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Burning lithium in CS2 for high-performing compact Li2 S–graphene nanocapsules for Li–S batteries

Nature Energy volume 2, Article number: 17090 (2017) | Download Citation

Abstract

Tremendous efforts have been made to design the cathode of Li–S batteries to improve their energy density and cycling life. However, challenges remain in achieving fast electronic and ionic transport while accommodating the significant cathode volumetric change, especially for the cathode with a high practical mass loading. Here we report a cathode architecture, which is constructed by burning lithium foils in a CS2 vapour. The obtained structure features crystalline Li2S nanoparticles wrapped by few-layer graphene (Li2S@graphene nanocapsules). Because of the improvement on the volumetric efficiency for accommodating sulfur active species and electrical properties, the cathode design enables promising electrochemical performance. More notably, at a loading of 10 mgLi2S cm−2, the electrode exhibits a high reversible capacity of 1,160 mAh g−1s, namely, an area capacity of 8.1 mAh cm−2. Li2S@graphene cathode demonstrates a great potential for Li-ion batteries, where the Li2S@graphene-cathode//graphite-anode cell displays a high capacity of 730 mAh g−1s as well as stable cycle performance.

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Acknowledgements

This work was financially supported by the US Department of Energy under Contract DE-AC0206CH11357 with the main support provided by the Vehicle Technologies Office, Department of Energy (DOE) Office of Energy Efficiency and Renewable Energy (EERE). X.J. is grateful for the financial support from National Science Foundation Award No. 1551693. The ex situ TEM was conducted at the Electron Microscopy Center in the Center for Nanoscale Materials at Argonne National Laboratory, a DOE-BES Facility, supported under Contract No. DE-AC0206CH11357 by UChicago Argonne, LLC. Use of the Advanced Photon Source (9-BM and 11-ID) was supported by the US Department of Energy, Office of Basic Energy Sciences, under contract No. DE-AC0206CH11357. DFT calculations were supported by the US DOE, Office of Basic Energy Sciences, Division of Chemical Sciences, Geosciences and Biosciences, under Contract DE-AC0206CH11357.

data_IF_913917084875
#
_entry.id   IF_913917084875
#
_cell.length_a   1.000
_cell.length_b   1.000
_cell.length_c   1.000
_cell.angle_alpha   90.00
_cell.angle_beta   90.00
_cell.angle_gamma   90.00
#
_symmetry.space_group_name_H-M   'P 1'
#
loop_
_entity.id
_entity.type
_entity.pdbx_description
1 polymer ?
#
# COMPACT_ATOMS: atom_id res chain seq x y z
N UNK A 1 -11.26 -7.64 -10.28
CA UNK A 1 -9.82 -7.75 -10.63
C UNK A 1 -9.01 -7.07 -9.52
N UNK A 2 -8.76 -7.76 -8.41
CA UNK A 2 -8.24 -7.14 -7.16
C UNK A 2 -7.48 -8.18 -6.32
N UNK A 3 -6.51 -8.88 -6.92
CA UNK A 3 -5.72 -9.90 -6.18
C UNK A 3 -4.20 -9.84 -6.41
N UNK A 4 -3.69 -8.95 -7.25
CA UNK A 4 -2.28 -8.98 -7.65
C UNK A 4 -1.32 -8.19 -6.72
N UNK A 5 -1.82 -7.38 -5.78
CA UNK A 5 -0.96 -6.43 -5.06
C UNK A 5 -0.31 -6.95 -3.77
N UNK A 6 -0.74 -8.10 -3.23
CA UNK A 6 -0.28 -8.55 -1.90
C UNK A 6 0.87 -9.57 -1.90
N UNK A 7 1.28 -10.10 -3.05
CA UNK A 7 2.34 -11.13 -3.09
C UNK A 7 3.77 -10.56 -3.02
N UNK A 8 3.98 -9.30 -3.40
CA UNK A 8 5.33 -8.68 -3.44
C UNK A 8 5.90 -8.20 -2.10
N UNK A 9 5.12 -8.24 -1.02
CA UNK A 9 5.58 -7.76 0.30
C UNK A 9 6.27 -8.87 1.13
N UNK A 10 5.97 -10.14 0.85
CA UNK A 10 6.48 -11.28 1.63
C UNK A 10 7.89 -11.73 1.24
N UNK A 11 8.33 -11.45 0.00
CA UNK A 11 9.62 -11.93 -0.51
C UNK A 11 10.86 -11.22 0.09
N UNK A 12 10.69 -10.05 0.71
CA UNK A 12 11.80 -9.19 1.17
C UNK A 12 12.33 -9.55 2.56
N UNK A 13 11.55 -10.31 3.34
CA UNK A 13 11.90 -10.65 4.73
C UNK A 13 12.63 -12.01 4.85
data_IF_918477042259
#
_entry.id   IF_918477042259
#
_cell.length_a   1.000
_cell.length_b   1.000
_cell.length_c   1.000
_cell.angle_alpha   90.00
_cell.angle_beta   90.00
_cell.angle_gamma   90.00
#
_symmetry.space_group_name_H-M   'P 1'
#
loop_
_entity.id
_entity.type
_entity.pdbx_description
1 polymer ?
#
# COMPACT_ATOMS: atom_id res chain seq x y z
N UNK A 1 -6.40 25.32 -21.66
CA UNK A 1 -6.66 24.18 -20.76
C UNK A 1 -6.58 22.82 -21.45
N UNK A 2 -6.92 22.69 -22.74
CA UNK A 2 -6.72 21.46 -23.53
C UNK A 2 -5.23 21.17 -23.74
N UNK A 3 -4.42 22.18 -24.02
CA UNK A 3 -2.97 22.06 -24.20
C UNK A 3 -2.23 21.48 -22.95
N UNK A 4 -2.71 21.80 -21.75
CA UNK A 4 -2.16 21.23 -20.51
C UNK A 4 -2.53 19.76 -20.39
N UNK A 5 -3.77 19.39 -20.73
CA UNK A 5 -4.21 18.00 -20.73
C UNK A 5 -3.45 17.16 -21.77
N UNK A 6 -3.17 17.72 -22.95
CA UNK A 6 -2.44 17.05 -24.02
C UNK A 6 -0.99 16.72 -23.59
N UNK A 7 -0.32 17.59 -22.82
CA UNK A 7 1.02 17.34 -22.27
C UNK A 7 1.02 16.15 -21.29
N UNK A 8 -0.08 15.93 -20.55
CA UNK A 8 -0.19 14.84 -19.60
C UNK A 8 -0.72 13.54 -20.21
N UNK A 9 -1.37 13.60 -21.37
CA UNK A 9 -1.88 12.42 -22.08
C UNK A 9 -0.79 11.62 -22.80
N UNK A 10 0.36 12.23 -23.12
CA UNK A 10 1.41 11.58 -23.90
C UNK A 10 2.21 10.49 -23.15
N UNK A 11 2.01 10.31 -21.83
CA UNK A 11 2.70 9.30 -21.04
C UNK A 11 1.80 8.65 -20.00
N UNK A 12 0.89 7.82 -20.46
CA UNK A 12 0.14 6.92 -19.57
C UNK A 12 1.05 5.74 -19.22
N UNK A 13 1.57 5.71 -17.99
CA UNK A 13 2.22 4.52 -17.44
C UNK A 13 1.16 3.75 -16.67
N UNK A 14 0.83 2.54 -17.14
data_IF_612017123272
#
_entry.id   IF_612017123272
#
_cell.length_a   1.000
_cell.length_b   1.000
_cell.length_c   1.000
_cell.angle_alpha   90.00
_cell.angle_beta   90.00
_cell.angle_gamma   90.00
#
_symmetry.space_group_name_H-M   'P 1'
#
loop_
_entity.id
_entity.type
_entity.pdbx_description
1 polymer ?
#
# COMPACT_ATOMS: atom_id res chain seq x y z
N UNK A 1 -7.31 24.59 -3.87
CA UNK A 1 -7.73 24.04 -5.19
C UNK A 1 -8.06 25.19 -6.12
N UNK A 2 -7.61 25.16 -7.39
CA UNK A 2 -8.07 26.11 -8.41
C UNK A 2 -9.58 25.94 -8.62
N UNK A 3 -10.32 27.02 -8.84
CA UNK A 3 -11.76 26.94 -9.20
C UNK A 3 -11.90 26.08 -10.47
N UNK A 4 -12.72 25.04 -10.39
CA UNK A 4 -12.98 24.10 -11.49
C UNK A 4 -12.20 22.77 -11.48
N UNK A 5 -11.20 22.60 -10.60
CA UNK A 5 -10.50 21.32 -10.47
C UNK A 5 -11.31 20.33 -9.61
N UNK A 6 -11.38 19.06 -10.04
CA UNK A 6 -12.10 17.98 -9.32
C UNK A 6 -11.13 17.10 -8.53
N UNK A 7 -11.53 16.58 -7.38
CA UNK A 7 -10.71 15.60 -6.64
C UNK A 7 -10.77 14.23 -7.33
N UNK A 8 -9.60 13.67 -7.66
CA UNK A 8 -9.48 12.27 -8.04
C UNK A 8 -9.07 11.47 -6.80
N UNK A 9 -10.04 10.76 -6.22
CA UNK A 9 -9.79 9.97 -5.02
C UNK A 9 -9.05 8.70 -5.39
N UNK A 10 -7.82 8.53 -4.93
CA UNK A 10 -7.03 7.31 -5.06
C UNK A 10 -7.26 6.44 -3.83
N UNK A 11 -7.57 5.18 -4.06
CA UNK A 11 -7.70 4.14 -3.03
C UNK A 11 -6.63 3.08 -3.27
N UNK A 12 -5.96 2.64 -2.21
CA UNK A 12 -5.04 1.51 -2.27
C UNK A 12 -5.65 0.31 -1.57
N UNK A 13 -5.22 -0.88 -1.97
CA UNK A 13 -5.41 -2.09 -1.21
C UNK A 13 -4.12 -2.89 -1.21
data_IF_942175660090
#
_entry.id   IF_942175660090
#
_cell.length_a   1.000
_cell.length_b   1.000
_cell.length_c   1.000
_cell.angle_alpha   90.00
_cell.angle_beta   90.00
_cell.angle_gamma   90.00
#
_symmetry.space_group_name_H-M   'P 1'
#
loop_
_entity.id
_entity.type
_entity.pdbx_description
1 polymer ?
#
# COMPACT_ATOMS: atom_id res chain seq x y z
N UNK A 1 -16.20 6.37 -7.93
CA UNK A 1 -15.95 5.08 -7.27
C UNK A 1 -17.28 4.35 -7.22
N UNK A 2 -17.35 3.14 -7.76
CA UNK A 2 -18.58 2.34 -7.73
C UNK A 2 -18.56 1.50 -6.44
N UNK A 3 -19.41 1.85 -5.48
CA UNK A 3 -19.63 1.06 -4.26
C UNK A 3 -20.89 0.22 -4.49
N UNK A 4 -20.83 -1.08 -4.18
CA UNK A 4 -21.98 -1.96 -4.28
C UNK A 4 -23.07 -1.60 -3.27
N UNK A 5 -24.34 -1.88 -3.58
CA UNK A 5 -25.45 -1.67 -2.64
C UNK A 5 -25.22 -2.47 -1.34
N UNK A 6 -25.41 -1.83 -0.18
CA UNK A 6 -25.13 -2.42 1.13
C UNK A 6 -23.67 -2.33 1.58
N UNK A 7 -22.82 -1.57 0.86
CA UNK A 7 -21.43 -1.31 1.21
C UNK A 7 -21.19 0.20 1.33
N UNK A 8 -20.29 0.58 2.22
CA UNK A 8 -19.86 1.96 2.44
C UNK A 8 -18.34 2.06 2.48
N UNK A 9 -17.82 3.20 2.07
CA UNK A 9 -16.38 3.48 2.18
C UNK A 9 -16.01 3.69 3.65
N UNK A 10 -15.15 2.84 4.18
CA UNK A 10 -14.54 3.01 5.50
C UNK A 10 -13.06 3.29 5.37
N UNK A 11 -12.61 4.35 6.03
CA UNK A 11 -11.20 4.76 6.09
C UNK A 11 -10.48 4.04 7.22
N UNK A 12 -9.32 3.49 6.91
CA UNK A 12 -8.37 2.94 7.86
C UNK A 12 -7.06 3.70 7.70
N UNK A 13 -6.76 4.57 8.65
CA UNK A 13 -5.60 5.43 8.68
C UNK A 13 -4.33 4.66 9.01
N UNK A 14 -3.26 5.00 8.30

Author information

Author notes

    • Guoqiang Tan
    • , Rui Xu
    • , Zhenyu Xing
    •  & Yifei Yuan

    These authors contributed equally to this work.

Affiliations

  1. Chemical Sciences and Engineering Division, Argonne National Laboratory, Argonne, Illinois 60439, USA

    • Guoqiang Tan
    • , Rui Xu
    • , Jun Lu
    • , Cong Liu
    • , Chun Zhan
    •  & Khalil Amine
  2. Department of Chemistry, Oregon State University, Corvallis, Oregon 97331, USA

    • Zhenyu Xing
    • , Zelang Jian
    •  & Xiulei Ji
  3. Department of Mechanical and Industrial Engineering, The University of Illinois at Chicago, Chicago, Illinois 60607, USA

    • Yifei Yuan
    •  & Reza Shahbazian-Yassar
  4. Center for Nanoscale Materials, Argonne National Laboratory, Argonne, Illinois 60439, USA

    • Jianguo Wen
    •  & Dean J. Miller
  5. X-ray Science Division, Argonne National Laboratory, Argonne, Illinois 60439, USA

    • Lu Ma
    • , Qi Liu
    • , Tianpin Wu
    •  & Yang Ren
  6. Materials Science Division, Argonne National Laboratory, Argonne, Illinois 60439, USA

    • Larry A. Curtiss

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Contributions

J.L. conceived the concept and design the experiments. Z.X. and Z.J. synthesized the Li2S@graphene capsule materials; G.T. and R.X. performed materials characterization and electrochemical measurements; J.W. and D.J.M. carried out the TEM observation; L.M. and T.W. carried out the XANES experiments; C.Z. and G.T carried out the in situ EIS measurements; Y.Y. and R.S.-Y. performed the in situTEM observation; Q.L. and Y.R. performed the in situ XRD experiments; C.L. and L.A.C. performed the DFT theoretical calculations; J.L., X.J. and K.A. supervised the project; G.T., X.J. and J.L. wrote the paper. All authors discussed the results and reviewed the manuscript.

Competing interests

The authors declare no competing financial interests.

Corresponding authors

Correspondence to Jun Lu or Xiulei Ji or Khalil Amine.

Supplementary information

PDF files

  1. 1.

    Supplementary Information

    Supplementary Figures 1–14, Supplementary Tables 1–2, Supplementary References.

Videos

  1. 1.

    Supplementary Video 1

    In-situ TEM time-lapse video of a Li2S@graphene nanocapsule during the prime three (de)-lithiation cycles within the operating bias of 3.0 V. The Li2S@graphene nanocapsule exhibits a good structural integrity during the (de)-lithiation cycling, with a very small volume variation 10%.

  2. 2.

    Supplementary Video 2

    In-situ TEM time-lapse video of a Li2S nanoparticle during the prime three (de)-lithiation cycles within the operating bias of 3.0 V. The bare Li2S nanoparticle shows a severe structural vulnerability during the (de)-lithiation cycling, where the particle can hardly survive after three cycles. This leads to the drastic decomposition and severe mass loss of Li2S electrode and subsequently the fast capacity fading of the cell.

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DOI

https://doi.org/10.1038/nenergy.2017.90